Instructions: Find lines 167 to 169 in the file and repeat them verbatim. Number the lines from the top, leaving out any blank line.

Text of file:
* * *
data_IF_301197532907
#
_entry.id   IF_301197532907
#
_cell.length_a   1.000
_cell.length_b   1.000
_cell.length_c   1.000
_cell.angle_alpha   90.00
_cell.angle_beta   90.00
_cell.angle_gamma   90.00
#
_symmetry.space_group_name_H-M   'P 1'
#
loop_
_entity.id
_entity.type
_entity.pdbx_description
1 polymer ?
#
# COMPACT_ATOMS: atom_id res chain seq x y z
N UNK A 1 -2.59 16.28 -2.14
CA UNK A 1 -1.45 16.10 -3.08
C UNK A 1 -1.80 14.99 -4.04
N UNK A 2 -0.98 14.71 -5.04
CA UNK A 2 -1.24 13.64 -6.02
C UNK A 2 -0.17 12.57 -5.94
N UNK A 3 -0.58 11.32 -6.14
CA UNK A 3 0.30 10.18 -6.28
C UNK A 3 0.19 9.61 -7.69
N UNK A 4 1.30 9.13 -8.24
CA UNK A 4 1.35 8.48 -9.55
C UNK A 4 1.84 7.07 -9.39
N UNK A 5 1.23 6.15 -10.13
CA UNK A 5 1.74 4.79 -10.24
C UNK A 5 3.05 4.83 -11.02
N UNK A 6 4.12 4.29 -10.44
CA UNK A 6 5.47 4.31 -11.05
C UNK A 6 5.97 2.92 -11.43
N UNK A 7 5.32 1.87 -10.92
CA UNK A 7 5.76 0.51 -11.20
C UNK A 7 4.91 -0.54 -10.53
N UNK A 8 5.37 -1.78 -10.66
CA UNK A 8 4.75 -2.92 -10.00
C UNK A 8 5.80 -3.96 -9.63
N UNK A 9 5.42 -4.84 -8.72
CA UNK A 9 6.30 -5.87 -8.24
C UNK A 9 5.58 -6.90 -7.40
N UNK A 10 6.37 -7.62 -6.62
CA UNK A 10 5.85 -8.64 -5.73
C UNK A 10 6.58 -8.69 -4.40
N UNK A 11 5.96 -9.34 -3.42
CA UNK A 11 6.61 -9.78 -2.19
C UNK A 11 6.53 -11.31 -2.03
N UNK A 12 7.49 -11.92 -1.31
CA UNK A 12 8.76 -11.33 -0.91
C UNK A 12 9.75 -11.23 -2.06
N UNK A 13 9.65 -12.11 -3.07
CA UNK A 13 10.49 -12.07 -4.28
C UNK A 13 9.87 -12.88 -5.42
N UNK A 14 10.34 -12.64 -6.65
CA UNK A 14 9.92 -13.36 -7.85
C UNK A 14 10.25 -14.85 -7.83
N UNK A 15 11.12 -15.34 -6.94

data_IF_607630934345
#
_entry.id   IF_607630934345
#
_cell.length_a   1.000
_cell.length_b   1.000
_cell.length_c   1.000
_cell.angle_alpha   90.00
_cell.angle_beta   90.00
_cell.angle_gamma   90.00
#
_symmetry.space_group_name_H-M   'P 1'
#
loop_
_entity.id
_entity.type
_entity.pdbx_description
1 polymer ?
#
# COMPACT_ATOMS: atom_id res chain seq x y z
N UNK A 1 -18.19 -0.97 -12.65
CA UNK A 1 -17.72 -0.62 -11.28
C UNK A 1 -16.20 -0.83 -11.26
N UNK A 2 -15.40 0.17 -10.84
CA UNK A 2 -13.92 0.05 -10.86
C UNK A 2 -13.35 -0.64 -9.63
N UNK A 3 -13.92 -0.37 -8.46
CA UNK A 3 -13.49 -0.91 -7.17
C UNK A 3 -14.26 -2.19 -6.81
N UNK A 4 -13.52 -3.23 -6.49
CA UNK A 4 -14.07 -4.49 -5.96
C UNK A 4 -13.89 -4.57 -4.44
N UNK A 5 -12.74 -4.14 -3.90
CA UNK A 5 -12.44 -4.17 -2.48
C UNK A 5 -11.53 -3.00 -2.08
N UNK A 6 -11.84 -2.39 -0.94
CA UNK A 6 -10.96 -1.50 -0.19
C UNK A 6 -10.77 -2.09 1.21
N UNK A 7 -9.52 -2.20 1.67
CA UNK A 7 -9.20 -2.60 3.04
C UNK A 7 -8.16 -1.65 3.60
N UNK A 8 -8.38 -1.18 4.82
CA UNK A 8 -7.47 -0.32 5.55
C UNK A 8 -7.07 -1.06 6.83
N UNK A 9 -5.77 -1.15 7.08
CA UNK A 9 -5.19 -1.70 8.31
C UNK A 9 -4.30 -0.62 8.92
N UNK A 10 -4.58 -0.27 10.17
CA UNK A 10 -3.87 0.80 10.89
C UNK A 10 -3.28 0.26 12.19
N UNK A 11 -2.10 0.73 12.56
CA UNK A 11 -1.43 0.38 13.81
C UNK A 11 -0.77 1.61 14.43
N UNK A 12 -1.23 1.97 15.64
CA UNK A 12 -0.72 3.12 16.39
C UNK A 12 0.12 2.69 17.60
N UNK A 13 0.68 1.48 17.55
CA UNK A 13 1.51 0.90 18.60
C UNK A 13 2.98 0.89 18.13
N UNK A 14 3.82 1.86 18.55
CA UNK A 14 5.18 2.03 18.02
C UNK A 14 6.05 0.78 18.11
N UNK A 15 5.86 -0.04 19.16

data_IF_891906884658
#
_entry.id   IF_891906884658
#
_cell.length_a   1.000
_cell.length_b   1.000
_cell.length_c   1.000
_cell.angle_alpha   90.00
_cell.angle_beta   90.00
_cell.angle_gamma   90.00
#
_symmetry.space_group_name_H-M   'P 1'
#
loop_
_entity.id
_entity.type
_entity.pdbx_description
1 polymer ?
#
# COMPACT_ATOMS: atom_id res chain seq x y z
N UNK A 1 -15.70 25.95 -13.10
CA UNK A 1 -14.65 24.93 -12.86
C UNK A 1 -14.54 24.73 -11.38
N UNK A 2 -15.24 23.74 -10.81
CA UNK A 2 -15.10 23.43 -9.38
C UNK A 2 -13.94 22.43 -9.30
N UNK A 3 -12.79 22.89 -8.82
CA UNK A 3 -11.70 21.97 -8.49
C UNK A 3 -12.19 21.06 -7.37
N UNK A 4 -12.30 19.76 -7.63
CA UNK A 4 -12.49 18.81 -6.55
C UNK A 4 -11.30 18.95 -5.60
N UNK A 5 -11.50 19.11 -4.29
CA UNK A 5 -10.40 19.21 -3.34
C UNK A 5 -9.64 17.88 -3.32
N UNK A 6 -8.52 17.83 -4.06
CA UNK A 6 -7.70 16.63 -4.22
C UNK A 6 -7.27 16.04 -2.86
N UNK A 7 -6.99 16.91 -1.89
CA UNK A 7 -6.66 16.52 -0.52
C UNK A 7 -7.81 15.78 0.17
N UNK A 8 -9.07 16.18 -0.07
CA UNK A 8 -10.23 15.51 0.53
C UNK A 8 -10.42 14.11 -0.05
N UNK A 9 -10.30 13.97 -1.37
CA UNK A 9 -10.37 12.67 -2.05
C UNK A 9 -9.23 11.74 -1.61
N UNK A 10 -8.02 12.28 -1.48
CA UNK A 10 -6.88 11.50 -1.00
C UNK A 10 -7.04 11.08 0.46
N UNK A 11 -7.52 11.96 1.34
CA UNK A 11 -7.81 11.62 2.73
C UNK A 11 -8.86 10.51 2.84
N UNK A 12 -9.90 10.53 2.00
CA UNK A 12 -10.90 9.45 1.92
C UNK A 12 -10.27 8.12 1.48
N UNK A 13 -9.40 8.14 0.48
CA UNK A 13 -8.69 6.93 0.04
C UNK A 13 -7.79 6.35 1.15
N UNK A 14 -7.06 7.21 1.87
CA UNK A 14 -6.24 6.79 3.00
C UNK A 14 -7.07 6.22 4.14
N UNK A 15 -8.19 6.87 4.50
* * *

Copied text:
C UNK A 7 -7.81 15.78 0.17
N UNK A 8 -9.07 16.18 -0.07
CA UNK A 8 -10.23 15.51 0.53